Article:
Given these facts, how do we place a value on a perpetuity? Let’s keep the preferred stock example for Shaw Inc. in mind. The holder of one share will expect to receive a $2.00 dividend for every share owned. Although a perpetuity may allow for growth of that dividend, we will hold that constant now. We must know one additional fact: the required rate of return. This is our random variable, which can cause fluctuation in the price of the preferred stock. Let’s assume that the required rate of return, which we’ll call RS, is 7%. This is the rate of return that the market expects in order to take on the risk of an investment such as Shaw.
Determination of the price of Shaw’s preferred stock becomes quite simple because the expected annual cash flow should not change, making it a constant perpetuity. The constant perpetuity formula is
where PV is the price of the preferred stock, C is the constant dividend, and Rs is the required rate of return.
The price one should pay for a share of Shaw’s preferred stock is $28.57.
Here’s another constant perpetuity to try. The preferred stock of Rooney Corporation pays an annual dividend of $1.75 per share. If the required rate of return in the market for shares such as Rooney’s is 5.8%, at what price should these preferred shares be trading? The answer is , or $30.17.
Some investments might involve a growing perpetuity. In this case, some degree of change in the amount of the dividend is expected. The formula is altered slightly to include a rate of growth in the denominator, noted as G, making the growing perpetuity formula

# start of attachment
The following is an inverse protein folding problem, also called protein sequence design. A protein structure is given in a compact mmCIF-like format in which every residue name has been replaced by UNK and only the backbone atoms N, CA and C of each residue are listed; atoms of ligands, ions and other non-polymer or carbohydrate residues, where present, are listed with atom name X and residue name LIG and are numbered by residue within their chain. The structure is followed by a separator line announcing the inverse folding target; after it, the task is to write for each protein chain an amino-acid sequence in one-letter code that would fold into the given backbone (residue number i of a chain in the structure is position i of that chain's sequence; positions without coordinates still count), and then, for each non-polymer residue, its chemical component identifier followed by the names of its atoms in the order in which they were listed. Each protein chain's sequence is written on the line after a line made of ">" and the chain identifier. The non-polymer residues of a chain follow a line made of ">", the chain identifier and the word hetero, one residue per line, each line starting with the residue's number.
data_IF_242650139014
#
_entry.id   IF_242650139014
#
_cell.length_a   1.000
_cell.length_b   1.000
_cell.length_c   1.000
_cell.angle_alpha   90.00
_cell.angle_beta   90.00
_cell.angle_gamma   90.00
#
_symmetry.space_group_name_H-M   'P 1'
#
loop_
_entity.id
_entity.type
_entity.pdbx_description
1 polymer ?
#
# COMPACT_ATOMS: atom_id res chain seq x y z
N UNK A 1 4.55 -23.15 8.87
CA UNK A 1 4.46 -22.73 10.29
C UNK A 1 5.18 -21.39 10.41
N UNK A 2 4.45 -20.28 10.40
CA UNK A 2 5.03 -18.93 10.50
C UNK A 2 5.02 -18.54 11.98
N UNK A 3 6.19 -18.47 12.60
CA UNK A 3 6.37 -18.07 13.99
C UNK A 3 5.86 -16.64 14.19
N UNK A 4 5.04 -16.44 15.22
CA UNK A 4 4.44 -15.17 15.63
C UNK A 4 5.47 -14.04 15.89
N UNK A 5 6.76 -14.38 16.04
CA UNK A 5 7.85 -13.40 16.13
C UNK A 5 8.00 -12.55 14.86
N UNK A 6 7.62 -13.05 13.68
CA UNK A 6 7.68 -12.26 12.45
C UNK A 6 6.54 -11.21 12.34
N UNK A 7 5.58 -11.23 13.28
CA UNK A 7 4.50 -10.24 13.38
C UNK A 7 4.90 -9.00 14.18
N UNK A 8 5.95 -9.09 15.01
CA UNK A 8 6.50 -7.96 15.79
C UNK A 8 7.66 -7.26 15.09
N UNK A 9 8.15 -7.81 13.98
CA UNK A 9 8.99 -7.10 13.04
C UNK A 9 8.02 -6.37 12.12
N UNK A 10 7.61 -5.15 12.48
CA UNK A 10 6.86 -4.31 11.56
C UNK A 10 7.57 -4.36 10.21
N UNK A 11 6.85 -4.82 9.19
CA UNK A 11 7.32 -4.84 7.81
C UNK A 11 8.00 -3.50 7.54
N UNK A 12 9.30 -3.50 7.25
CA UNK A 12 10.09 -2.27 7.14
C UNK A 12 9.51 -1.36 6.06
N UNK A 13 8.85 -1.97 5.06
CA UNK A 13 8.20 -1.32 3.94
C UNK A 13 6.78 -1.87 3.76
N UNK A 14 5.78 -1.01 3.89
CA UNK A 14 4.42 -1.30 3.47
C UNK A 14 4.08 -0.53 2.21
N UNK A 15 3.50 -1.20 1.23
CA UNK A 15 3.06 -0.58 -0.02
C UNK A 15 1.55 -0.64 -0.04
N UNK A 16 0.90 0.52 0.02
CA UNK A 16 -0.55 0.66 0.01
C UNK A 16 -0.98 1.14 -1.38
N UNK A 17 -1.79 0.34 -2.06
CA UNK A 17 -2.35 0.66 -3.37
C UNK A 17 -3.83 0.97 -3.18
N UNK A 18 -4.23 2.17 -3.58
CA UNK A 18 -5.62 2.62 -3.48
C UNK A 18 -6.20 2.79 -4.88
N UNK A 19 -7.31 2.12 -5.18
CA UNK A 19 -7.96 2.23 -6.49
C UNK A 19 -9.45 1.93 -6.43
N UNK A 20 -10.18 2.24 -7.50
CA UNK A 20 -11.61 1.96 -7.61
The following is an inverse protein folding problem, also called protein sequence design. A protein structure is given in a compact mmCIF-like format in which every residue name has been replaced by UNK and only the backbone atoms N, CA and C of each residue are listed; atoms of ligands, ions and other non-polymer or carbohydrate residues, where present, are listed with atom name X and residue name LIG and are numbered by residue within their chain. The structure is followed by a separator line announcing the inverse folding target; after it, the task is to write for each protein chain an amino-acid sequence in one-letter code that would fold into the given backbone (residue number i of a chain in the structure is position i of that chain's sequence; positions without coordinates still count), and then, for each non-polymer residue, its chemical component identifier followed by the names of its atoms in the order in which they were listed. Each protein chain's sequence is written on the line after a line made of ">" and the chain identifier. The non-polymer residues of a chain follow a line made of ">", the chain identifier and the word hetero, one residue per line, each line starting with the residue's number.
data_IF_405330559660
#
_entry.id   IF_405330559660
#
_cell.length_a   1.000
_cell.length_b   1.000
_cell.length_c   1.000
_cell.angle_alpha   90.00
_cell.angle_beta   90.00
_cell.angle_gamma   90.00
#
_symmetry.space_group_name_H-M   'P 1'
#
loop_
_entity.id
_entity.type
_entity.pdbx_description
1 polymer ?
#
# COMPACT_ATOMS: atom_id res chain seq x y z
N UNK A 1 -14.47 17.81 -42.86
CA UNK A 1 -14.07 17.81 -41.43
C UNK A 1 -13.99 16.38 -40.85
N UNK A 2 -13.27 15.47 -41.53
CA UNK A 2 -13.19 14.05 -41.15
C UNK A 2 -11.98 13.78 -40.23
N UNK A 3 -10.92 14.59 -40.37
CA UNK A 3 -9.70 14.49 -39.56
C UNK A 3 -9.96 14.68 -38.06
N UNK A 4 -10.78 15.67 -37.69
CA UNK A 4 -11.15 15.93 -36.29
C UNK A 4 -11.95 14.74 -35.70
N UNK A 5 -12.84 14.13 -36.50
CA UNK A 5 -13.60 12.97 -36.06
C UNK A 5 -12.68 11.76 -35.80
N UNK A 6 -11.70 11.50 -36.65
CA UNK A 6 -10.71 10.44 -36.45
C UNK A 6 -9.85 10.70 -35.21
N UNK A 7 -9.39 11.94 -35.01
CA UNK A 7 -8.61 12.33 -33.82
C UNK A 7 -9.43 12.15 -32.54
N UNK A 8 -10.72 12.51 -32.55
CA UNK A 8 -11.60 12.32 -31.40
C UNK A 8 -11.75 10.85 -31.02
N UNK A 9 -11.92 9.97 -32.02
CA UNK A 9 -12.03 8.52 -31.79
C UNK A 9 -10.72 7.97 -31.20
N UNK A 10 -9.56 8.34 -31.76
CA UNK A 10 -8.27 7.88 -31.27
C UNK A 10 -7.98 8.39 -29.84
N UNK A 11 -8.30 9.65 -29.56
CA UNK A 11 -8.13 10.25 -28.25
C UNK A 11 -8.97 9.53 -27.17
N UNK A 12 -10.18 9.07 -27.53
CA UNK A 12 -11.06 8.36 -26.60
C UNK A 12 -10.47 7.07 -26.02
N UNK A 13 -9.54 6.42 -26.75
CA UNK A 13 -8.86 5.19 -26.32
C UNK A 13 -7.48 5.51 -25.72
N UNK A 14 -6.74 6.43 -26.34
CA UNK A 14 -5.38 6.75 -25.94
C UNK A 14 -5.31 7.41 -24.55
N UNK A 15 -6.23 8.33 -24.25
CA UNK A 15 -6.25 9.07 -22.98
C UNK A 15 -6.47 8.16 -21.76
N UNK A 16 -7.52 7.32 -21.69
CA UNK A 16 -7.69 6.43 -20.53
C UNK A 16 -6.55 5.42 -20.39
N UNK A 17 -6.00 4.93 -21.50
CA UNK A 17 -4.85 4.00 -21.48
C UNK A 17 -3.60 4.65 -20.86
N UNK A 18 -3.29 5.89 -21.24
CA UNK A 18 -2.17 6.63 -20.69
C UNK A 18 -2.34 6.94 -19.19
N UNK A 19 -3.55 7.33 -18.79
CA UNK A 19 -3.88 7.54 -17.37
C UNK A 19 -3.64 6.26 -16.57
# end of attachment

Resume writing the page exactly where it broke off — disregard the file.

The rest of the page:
To illustrate a growing perpetuity, let’s revisit Rooney Corp.’s stock, with its annual dividend of $1.75 and a required rate of return in the market of 5.8%. If the expected dividend growth rate G is 1.2%, then the value changes to , or $38.04. The expectation of growth in the dividend provides incentive for the investor to pay a higher price.
A Growing Perpetuity
Savo Corporation. While we think of perpetuities as being static, with a constant benefit or dividend, as seen above, they might have the possibility of growth. Let’s assume that our preferred stock in Savo Corporation is expected to grow at a rate of 0.2% per year. Its annual dividend per share is $4.00, and its required rate of return in the market is 3%. If this is a constant dividend stock, like most preferred stock, its price would be expected to approximate
When we factor in the 0.2% annual growth in the dividend, what does the price per share become?
In the case of an endowment for a college chair, as noted in the beginning of this section, instead of a dividend amount for a preferred stock, we would use the desired amount of the distribution that the chair would receive as part of their compensation package. Assume the college can invest this money at a fixed 3.5% annual rate. If you wish to gift the college enough funds to be held in perpetuity to produce $75,000 each year for that professor, how would you calculate this?
We modify the constant perpetuity formula:
In one year, $2,142,857 grows to
The earnings (gift) of $75,000 are withdrawn to compensate the professor, and we are left with the amount originally endowed, $2,142,857: